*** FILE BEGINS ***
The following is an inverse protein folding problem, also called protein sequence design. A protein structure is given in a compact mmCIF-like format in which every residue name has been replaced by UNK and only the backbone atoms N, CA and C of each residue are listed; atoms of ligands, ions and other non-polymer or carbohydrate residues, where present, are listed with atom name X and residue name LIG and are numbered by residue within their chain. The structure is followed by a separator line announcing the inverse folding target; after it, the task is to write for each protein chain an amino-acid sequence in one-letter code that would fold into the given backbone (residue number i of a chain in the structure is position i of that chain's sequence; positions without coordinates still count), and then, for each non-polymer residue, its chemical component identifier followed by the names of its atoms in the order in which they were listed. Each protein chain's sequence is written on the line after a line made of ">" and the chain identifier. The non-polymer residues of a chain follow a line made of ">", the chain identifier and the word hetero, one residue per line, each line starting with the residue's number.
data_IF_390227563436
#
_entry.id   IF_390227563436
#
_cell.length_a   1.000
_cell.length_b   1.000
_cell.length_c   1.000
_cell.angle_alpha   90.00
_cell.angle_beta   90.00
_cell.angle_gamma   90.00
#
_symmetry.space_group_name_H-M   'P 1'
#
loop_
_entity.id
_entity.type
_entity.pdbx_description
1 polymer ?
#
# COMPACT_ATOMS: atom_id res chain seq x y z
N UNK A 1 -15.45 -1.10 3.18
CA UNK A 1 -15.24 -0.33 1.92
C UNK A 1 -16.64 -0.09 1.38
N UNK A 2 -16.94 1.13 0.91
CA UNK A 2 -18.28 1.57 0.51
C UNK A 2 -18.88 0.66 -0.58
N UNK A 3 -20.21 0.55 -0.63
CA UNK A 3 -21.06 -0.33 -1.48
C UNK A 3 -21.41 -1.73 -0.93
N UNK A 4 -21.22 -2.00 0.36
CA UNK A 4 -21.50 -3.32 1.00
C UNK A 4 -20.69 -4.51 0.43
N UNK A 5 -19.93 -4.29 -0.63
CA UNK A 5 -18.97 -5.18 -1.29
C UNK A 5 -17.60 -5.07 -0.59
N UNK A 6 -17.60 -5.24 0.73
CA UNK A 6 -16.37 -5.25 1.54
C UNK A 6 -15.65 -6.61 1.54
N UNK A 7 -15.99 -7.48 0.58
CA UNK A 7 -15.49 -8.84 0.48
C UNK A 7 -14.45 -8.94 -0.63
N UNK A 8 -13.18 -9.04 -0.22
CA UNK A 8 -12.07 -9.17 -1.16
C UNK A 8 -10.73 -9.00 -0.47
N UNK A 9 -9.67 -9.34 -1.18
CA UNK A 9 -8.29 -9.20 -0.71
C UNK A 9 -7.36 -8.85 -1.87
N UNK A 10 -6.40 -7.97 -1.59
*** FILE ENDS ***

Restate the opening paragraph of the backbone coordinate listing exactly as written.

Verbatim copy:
The following is an inverse protein folding problem, also called protein sequence design. A protein structure is given in a compact mmCIF-like format in which every residue name has been replaced by UNK and only the backbone atoms N, CA and C of each residue are listed; atoms of ligands, ions and other non-polymer or carbohydrate residues, where present, are listed with atom name X and residue name LIG and are numbered by residue within their chain. The structure is followed by a separator line announcing the inverse folding target; after it, the task is to write for each protein chain an amino-acid sequence in one-letter code that would fold into the given backbone (residue number i of a chain in the structure is position i of that chain's sequence; positions without coordinates still count), and then, for each non-polymer residue, its chemical component identifier followed by the names of its atoms in the order in which they were listed. Each protein chain's sequence is written on the line after a line made of ">" and the chain identifier. The non-polymer residues of a chain follow a line made of ">", the chain identifier and the word hetero, one residue per line, each line starting with the residue's number.